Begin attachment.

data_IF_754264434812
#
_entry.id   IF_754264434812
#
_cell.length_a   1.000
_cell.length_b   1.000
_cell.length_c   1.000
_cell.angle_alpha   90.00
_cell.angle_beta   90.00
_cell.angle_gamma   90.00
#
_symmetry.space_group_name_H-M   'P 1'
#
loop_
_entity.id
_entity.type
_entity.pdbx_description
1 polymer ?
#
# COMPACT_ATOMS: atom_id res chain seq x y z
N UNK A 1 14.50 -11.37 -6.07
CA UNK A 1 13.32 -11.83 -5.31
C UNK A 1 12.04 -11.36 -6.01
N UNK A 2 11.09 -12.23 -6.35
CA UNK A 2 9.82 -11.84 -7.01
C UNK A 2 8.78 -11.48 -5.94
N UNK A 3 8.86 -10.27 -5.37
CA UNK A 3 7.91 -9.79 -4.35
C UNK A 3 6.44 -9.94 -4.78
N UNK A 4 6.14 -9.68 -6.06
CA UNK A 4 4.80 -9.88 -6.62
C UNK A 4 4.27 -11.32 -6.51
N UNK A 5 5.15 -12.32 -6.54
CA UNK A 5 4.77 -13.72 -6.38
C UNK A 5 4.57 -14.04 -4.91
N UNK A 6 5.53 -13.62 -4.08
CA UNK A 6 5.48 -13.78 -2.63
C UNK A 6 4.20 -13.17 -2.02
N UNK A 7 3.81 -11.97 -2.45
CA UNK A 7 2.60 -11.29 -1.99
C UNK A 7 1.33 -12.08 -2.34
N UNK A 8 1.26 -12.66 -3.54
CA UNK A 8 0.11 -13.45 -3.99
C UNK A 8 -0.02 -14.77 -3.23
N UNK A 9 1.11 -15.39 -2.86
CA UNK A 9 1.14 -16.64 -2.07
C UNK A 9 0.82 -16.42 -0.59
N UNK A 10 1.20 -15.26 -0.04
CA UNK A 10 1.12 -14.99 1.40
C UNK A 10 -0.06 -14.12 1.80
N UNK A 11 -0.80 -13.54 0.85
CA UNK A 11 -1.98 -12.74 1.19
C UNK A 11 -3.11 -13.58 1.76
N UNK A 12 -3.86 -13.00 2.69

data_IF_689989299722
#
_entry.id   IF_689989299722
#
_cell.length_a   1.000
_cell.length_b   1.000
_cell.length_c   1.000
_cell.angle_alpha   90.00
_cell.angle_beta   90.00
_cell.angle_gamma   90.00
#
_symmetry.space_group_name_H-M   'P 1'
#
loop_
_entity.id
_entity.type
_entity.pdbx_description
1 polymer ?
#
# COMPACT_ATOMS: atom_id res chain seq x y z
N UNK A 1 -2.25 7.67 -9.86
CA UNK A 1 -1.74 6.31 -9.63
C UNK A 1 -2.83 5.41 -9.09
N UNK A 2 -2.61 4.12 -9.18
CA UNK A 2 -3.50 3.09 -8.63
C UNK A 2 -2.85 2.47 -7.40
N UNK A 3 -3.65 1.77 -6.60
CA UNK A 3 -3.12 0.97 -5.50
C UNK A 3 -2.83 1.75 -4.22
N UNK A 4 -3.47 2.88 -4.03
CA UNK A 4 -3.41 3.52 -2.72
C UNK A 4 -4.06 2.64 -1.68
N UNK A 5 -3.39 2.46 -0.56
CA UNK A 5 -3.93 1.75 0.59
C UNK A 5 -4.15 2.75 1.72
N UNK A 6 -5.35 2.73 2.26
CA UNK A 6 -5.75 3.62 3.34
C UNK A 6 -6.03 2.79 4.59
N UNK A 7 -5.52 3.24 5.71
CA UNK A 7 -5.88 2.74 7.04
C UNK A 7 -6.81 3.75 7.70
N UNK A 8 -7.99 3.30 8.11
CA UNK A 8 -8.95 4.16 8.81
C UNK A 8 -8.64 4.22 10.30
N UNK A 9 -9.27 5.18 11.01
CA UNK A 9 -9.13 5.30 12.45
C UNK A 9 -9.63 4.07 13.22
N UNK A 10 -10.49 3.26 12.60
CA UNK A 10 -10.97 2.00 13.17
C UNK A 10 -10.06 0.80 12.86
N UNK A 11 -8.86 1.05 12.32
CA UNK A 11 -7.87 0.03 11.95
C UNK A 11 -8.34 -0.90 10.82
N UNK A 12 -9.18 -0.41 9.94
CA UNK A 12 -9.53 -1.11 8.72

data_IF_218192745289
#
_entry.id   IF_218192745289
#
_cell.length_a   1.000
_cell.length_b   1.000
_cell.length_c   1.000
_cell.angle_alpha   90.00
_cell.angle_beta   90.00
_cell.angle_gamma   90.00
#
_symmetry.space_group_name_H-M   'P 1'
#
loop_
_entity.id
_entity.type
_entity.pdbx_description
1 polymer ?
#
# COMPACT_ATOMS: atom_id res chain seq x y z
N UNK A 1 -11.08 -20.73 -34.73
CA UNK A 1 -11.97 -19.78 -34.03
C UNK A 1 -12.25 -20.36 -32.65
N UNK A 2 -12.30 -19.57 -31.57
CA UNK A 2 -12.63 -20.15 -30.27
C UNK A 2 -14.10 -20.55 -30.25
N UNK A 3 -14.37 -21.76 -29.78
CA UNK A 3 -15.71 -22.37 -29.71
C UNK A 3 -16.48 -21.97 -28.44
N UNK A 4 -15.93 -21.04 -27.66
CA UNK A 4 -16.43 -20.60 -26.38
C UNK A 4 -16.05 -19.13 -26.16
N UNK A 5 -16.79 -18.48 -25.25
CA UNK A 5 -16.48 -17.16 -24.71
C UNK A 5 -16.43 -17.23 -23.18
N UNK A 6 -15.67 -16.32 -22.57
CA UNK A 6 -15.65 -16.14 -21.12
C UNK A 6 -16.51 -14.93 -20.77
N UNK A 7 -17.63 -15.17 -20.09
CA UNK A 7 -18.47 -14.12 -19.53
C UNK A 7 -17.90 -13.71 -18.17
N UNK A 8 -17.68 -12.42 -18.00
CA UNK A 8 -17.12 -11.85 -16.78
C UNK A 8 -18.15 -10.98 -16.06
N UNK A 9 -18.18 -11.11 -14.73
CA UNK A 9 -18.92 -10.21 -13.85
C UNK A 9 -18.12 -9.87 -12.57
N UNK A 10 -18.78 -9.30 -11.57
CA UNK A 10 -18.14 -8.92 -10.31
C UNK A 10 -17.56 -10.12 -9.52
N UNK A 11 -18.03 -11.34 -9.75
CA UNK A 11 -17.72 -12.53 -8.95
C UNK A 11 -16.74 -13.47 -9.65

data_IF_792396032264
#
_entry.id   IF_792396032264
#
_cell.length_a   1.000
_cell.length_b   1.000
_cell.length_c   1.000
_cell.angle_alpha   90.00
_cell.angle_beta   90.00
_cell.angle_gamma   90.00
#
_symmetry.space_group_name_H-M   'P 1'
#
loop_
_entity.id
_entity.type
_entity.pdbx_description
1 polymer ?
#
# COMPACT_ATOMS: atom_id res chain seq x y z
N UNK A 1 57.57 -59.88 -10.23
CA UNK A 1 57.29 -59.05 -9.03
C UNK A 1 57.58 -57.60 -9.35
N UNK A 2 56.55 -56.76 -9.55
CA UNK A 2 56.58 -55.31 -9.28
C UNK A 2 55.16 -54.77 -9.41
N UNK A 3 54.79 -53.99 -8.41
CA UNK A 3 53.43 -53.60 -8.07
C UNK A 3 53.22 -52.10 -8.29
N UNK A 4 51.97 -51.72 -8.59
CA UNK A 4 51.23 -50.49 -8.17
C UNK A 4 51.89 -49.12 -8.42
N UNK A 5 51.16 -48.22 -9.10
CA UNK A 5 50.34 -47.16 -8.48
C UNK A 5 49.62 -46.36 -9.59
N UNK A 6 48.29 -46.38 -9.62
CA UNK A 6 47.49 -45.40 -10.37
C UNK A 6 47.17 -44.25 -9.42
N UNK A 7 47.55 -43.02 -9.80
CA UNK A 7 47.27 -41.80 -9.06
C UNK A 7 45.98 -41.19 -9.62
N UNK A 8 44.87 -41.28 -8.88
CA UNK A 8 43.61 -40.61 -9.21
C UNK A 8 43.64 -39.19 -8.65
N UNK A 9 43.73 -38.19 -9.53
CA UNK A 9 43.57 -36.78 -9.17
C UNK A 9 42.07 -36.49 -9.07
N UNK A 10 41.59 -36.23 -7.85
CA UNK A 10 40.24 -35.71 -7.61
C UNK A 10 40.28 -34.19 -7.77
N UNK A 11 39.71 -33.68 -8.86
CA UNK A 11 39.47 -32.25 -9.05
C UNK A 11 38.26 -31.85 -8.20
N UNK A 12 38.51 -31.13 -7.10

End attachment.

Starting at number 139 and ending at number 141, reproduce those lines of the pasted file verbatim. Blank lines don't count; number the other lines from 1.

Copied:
N UNK A 4 -15.93 -21.04 -27.66
CA UNK A 4 -16.43 -20.60 -26.38
C UNK A 4 -16.05 -19.13 -26.16